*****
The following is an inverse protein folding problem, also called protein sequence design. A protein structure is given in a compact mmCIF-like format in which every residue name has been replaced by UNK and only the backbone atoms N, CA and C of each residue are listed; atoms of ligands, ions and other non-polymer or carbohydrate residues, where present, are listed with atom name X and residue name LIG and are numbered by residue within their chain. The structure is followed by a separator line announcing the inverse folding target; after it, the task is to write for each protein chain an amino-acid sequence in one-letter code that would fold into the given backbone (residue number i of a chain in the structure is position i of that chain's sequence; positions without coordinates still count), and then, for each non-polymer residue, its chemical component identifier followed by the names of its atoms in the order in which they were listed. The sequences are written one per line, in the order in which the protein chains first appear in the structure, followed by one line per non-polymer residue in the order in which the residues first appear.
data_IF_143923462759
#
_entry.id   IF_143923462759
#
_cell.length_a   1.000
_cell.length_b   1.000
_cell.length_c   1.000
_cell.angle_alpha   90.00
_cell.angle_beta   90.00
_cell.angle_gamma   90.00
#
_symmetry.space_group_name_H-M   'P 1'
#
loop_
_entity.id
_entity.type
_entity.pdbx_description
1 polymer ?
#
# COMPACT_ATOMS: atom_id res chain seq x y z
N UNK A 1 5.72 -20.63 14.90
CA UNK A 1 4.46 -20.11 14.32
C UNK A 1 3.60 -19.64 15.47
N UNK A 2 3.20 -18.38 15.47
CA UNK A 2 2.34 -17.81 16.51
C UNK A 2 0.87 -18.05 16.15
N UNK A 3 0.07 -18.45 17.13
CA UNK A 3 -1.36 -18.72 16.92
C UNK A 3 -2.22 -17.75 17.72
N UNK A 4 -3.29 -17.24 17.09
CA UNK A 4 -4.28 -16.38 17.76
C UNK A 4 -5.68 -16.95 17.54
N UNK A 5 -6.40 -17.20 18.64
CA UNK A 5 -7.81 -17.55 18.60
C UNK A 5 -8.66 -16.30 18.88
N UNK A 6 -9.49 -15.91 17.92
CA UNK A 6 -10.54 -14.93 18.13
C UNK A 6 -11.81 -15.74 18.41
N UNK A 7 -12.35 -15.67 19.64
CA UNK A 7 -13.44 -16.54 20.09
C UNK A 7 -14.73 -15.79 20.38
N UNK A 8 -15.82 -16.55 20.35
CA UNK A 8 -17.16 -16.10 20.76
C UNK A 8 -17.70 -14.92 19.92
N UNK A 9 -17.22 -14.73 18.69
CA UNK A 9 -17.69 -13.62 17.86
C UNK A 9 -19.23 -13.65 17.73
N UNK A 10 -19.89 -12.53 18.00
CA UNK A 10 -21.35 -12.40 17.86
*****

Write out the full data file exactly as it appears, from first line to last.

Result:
The following is an inverse protein folding problem, also called protein sequence design. A protein structure is given in a compact mmCIF-like format in which every residue name has been replaced by UNK and only the backbone atoms N, CA and C of each residue are listed; atoms of ligands, ions and other non-polymer or carbohydrate residues, where present, are listed with atom name X and residue name LIG and are numbered by residue within their chain. The structure is followed by a separator line announcing the inverse folding target; after it, the task is to write for each protein chain an amino-acid sequence in one-letter code that would fold into the given backbone (residue number i of a chain in the structure is position i of that chain's sequence; positions without coordinates still count), and then, for each non-polymer residue, its chemical component identifier followed by the names of its atoms in the order in which they were listed. The sequences are written one per line, in the order in which the protein chains first appear in the structure, followed by one line per non-polymer residue in the order in which the residues first appear.
data_IF_143923462759
#
_entry.id   IF_143923462759
#
_cell.length_a   1.000
_cell.length_b   1.000
_cell.length_c   1.000
_cell.angle_alpha   90.00
_cell.angle_beta   90.00
_cell.angle_gamma   90.00
#
_symmetry.space_group_name_H-M   'P 1'
#
loop_
_entity.id
_entity.type
_entity.pdbx_description
1 polymer ?
#
# COMPACT_ATOMS: atom_id res chain seq x y z
N UNK A 1 5.72 -20.63 14.90
CA UNK A 1 4.46 -20.11 14.32
C UNK A 1 3.60 -19.64 15.47
N UNK A 2 3.20 -18.38 15.47
CA UNK A 2 2.34 -17.81 16.51
C UNK A 2 0.87 -18.05 16.15
N UNK A 3 0.07 -18.45 17.13
CA UNK A 3 -1.36 -18.72 16.92
C UNK A 3 -2.22 -17.75 17.72
N UNK A 4 -3.29 -17.24 17.09
CA UNK A 4 -4.28 -16.38 17.76
C UNK A 4 -5.68 -16.95 17.54
N UNK A 5 -6.40 -17.20 18.64
CA UNK A 5 -7.81 -17.55 18.60
C UNK A 5 -8.66 -16.30 18.88
N UNK A 6 -9.49 -15.91 17.92
CA UNK A 6 -10.54 -14.93 18.13
C UNK A 6 -11.81 -15.74 18.41
N UNK A 7 -12.35 -15.67 19.64
CA UNK A 7 -13.44 -16.54 20.09
C UNK A 7 -14.73 -15.79 20.38
N UNK A 8 -15.82 -16.55 20.35
CA UNK A 8 -17.16 -16.10 20.76
C UNK A 8 -17.70 -14.92 19.92
N UNK A 9 -17.22 -14.73 18.69
CA UNK A 9 -17.69 -13.62 17.86
C UNK A 9 -19.23 -13.65 17.73
N UNK A 10 -19.89 -12.53 18.00
CA UNK A 10 -21.35 -12.40 17.86